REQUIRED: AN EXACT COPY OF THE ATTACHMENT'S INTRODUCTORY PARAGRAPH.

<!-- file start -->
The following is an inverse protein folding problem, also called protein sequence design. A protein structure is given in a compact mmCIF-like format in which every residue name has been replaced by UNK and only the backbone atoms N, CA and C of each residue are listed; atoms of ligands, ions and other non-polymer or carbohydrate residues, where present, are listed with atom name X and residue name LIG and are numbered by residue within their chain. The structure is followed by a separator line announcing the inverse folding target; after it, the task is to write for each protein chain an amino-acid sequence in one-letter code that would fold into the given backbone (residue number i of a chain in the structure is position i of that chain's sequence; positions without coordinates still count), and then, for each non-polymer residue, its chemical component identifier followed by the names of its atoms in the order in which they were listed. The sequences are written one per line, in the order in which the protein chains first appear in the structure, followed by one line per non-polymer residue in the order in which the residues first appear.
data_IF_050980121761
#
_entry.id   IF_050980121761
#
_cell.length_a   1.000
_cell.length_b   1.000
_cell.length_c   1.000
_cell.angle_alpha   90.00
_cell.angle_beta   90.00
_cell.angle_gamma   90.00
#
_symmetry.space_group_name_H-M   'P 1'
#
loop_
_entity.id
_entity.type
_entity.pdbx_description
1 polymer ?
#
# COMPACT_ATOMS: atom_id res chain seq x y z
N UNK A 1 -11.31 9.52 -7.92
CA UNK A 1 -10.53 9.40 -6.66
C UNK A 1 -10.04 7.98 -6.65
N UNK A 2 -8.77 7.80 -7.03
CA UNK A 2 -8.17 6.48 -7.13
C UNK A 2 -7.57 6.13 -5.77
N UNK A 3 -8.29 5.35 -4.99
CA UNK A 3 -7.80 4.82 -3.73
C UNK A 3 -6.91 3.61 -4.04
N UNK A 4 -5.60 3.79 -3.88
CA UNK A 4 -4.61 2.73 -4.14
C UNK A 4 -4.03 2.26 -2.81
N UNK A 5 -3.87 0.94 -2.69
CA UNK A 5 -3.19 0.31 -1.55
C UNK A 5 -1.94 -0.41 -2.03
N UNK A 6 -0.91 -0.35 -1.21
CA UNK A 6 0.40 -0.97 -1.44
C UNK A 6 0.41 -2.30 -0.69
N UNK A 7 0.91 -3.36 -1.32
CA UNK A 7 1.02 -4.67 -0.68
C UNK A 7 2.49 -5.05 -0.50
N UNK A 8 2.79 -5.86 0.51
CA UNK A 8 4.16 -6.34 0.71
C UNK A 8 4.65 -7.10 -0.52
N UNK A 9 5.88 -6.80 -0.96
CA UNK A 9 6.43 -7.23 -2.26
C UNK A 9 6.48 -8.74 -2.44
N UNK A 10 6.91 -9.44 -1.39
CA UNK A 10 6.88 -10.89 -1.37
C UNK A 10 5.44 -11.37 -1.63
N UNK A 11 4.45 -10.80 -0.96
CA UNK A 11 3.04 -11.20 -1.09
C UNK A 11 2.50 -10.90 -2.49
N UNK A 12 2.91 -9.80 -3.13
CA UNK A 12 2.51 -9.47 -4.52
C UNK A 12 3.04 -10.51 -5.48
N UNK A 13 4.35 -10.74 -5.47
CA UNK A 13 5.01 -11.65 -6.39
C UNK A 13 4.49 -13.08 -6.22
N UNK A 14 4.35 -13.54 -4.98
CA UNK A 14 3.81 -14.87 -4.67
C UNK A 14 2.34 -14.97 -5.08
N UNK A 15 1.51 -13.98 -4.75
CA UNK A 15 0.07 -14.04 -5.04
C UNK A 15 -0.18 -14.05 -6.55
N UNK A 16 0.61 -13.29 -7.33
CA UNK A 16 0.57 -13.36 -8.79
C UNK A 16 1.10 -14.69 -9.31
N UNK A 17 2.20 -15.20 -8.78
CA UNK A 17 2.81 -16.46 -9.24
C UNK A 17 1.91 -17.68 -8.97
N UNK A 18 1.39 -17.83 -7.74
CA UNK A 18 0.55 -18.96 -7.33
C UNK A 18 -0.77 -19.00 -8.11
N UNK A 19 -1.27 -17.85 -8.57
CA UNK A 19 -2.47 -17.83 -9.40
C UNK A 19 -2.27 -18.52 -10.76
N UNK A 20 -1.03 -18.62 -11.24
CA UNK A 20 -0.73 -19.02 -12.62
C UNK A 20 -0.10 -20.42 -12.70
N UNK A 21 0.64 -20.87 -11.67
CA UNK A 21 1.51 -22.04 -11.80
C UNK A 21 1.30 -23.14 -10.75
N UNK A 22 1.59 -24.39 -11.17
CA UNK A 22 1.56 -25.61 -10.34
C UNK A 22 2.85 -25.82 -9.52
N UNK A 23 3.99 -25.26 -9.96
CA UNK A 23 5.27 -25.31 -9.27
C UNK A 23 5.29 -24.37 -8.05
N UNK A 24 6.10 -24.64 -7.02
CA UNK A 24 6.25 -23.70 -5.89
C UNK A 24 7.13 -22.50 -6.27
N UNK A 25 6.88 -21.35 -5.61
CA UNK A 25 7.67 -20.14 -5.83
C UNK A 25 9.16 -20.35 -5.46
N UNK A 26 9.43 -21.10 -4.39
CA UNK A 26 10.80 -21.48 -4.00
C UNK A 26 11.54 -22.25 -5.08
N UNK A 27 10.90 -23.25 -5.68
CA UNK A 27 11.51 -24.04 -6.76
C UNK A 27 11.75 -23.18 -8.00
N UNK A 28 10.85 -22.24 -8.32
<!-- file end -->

The following is an inverse protein folding problem, also called protein sequence design. A protein structure is given in a compact mmCIF-like format in which every residue name has been replaced by UNK and only the backbone atoms N, CA and C of each residue are listed; atoms of ligands, ions and other non-polymer or carbohydrate residues, where present, are listed with atom name X and residue name LIG and are numbered by residue within their chain. The structure is followed by a separator line announcing the inverse folding target; after it, the task is to write for each protein chain an amino-acid sequence in one-letter code that would fold into the given backbone (residue number i of a chain in the structure is position i of that chain's sequence; positions without coordinates still count), and then, for each non-polymer residue, its chemical component identifier followed by the names of its atoms in the order in which they were listed. The sequences are written one per line, in the order in which the protein chains first appear in the structure, followed by one line per non-polymer residue in the order in which the residues first appear.